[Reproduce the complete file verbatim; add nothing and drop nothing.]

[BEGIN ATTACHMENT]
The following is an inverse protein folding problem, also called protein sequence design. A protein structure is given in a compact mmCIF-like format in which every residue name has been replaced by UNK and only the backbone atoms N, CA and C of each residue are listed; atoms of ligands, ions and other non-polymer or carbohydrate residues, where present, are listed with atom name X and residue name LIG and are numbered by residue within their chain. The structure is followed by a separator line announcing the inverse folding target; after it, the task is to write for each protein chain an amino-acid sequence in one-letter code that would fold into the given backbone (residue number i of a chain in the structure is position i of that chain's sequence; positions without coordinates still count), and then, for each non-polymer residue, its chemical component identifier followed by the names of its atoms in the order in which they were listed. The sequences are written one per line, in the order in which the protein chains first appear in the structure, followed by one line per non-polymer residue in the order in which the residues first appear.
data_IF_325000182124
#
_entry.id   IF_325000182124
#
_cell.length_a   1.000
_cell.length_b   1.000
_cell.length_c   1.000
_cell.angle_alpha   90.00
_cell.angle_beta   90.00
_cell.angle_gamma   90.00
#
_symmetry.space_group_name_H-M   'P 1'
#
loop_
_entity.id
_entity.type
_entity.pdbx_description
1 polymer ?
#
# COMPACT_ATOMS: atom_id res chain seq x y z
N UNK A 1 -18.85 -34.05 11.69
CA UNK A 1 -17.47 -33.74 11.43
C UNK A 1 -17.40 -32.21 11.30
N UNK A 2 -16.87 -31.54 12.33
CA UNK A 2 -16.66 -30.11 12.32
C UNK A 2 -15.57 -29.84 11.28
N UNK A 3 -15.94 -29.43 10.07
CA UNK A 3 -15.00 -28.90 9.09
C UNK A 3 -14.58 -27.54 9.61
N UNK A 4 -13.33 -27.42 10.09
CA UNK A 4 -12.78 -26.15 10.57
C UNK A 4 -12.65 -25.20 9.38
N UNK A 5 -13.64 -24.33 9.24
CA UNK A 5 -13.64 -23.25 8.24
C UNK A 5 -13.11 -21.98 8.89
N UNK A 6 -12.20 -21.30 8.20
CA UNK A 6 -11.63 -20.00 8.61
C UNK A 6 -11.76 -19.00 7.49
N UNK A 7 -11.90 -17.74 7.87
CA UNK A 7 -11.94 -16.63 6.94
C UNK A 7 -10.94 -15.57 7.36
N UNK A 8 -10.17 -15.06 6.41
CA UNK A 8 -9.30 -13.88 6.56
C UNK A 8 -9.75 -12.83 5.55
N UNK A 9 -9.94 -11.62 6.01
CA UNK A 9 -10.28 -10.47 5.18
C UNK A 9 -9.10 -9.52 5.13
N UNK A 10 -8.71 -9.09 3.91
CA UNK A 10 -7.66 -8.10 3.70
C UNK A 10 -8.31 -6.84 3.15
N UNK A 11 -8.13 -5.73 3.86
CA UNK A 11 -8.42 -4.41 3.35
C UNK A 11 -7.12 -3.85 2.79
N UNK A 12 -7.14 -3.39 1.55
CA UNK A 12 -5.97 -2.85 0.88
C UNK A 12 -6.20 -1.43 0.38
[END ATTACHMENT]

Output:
The following is an inverse protein folding problem, also called protein sequence design. A protein structure is given in a compact mmCIF-like format in which every residue name has been replaced by UNK and only the backbone atoms N, CA and C of each residue are listed; atoms of ligands, ions and other non-polymer or carbohydrate residues, where present, are listed with atom name X and residue name LIG and are numbered by residue within their chain. The structure is followed by a separator line announcing the inverse folding target; after it, the task is to write for each protein chain an amino-acid sequence in one-letter code that would fold into the given backbone (residue number i of a chain in the structure is position i of that chain's sequence; positions without coordinates still count), and then, for each non-polymer residue, its chemical component identifier followed by the names of its atoms in the order in which they were listed. The sequences are written one per line, in the order in which the protein chains first appear in the structure, followed by one line per non-polymer residue in the order in which the residues first appear.
data_IF_325000182124
#
_entry.id   IF_325000182124
#
_cell.length_a   1.000
_cell.length_b   1.000
_cell.length_c   1.000
_cell.angle_alpha   90.00
_cell.angle_beta   90.00
_cell.angle_gamma   90.00
#
_symmetry.space_group_name_H-M   'P 1'
#
loop_
_entity.id
_entity.type
_entity.pdbx_description
1 polymer ?
#
# COMPACT_ATOMS: atom_id res chain seq x y z
N UNK A 1 -18.85 -34.05 11.69
CA UNK A 1 -17.47 -33.74 11.43
C UNK A 1 -17.40 -32.21 11.30
N UNK A 2 -16.87 -31.54 12.33
CA UNK A 2 -16.66 -30.11 12.32
C UNK A 2 -15.57 -29.84 11.28
N UNK A 3 -15.94 -29.43 10.07
CA UNK A 3 -15.00 -28.90 9.09
C UNK A 3 -14.58 -27.54 9.61
N UNK A 4 -13.33 -27.42 10.09
CA UNK A 4 -12.78 -26.15 10.57
C UNK A 4 -12.65 -25.20 9.38
N UNK A 5 -13.64 -24.33 9.24
CA UNK A 5 -13.64 -23.25 8.24
C UNK A 5 -13.11 -21.98 8.89
N UNK A 6 -12.20 -21.30 8.20
CA UNK A 6 -11.63 -20.00 8.61
C UNK A 6 -11.76 -19.00 7.49
N UNK A 7 -11.90 -17.74 7.87
CA UNK A 7 -11.94 -16.63 6.94
C UNK A 7 -10.94 -15.57 7.36
N UNK A 8 -10.17 -15.06 6.41
CA UNK A 8 -9.30 -13.88 6.56
C UNK A 8 -9.75 -12.83 5.55
N UNK A 9 -9.94 -11.62 6.01
CA UNK A 9 -10.28 -10.47 5.18
C UNK A 9 -9.10 -9.52 5.13
N UNK A 10 -8.71 -9.09 3.91
CA UNK A 10 -7.66 -8.10 3.70
C UNK A 10 -8.31 -6.84 3.15
N UNK A 11 -8.13 -5.73 3.86
CA UNK A 11 -8.42 -4.41 3.35
C UNK A 11 -7.12 -3.85 2.79
N UNK A 12 -7.14 -3.39 1.55
CA UNK A 12 -5.97 -2.85 0.88
C UNK A 12 -6.20 -1.43 0.38